years older than himself, was in the first class, 
not yet ready for college. He was a handsome 
boy, with frank face, bright smile, and curly 
hair ; not so much of a scholar as his brother ; 
of athletic mould ; the captain of the school 
in its military drill, no boy in the school was 
more popular. It was whispered among the 
boys from time to time that " Hunty ' Wolcott 
was anxious to enlist, that his father was firm 
against it, for the war was almost over, and 
he was too young. Finally the report ran 
through the school that his father had yielded, 
and one bright day saw Dixwell's School pre- 
senting their playmate with a sword, and heard 
their cheers as he passed out of Boylston Place. 
A few months later, and all that remained on 
earth of the beautiful boy rested quiet in his 
father's home : fever had laid him low and 
brought him to death. 

Roger, a boy of seventeen, was the only child 
now left in that darkened house. The spirit 
of patriotism which was born in him now began 
to bear fruit, and the devotion to his parents, 

[ 167 ] 


which never flagged, and at times dominated his 
life, was now revealed. 

He entered Harvard College with the Class of 
1870. The few who then knew him intimately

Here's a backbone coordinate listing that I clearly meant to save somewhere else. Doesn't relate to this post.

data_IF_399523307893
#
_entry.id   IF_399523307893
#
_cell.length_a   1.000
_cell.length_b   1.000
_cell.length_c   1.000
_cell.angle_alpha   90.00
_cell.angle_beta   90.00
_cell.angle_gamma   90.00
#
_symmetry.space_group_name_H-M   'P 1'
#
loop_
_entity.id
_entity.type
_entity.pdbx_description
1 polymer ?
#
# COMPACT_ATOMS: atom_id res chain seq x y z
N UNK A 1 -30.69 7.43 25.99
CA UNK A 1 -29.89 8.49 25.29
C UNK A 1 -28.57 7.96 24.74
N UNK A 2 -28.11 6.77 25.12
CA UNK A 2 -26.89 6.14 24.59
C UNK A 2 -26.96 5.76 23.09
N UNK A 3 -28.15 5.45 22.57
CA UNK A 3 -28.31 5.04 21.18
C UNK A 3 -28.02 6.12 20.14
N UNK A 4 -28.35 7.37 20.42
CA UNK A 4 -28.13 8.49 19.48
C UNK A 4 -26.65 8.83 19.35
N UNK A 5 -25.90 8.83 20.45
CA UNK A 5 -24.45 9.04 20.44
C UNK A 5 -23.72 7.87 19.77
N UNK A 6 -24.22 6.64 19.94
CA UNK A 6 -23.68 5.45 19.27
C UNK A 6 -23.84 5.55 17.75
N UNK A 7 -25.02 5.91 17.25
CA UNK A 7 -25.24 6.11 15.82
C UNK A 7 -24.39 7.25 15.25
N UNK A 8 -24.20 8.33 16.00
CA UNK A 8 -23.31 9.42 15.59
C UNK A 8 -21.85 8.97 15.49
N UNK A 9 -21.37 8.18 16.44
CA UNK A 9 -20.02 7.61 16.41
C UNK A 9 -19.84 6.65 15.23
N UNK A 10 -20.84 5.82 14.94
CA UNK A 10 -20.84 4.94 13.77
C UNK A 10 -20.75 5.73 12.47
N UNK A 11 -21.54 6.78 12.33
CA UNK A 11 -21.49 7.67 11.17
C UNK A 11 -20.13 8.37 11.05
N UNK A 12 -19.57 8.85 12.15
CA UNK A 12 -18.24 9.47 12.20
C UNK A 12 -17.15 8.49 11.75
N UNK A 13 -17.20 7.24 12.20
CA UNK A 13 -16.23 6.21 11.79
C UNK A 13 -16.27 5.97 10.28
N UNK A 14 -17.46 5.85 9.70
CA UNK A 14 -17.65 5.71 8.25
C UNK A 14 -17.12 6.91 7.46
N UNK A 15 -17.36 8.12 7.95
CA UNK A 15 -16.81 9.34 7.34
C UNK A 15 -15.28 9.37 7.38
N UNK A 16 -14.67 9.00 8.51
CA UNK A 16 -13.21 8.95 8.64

appreciated his simplicity and gentle nature as 
well as his intellectual ability. He was not, 
however, of a temperament to reach out to a 
wider circle or to make himself immediately felt. 
As the years passed, he developed, and his sin- 
cerity, geniality, and force of character were 
recognized by an ever-increasing circle. From 
the dav of his birth (Dr. Holmes would say two 

V tJ 

or three generations before his birth) Roger 
Wolcott was a gentleman. He was as much so, 
yet in a perfectly boyish way, at Dixwell's 
School as he was at the State House. Conse- 
quently, he was elected into the social and lit- 
erary clubs of the College, and, when the Class 
Day elections came, he was by general consent 
the one man to be considered for the position 
of Orator. He was also selected to deliver a 
Commencement part. 

For a man of his tastes, the natural step was 
to the Law School. He had no special love for 
the law, and little ambition to excel in the courts. 
His sympathies were with literature, he inherited 
an interest in commerce, and he was alive with 

[ 168 ] 


the spirit of patriotism. A training in the law 
would prepare him for whatever service he might 
enter, for he was too earnest and industrious 
a man to have ever dreamed of a life of leisure 
or aimless culture. It was natural, too, that he 
should, while studying law, become for one year, 
1871-1872, a tutor at the College in History 
and French. He entered the office of Thornton 
K. Lothrop, Esq., and in 1874 became a member 
of the Suffolk bar. During the next few years, 
his professional calling was that of law, his real 
interests were in literature, philanthropic insti- 
tutions, and his home, with an increasing move- 
ment towards public life. 

In 1874?, by his marriage with Edith Prescott,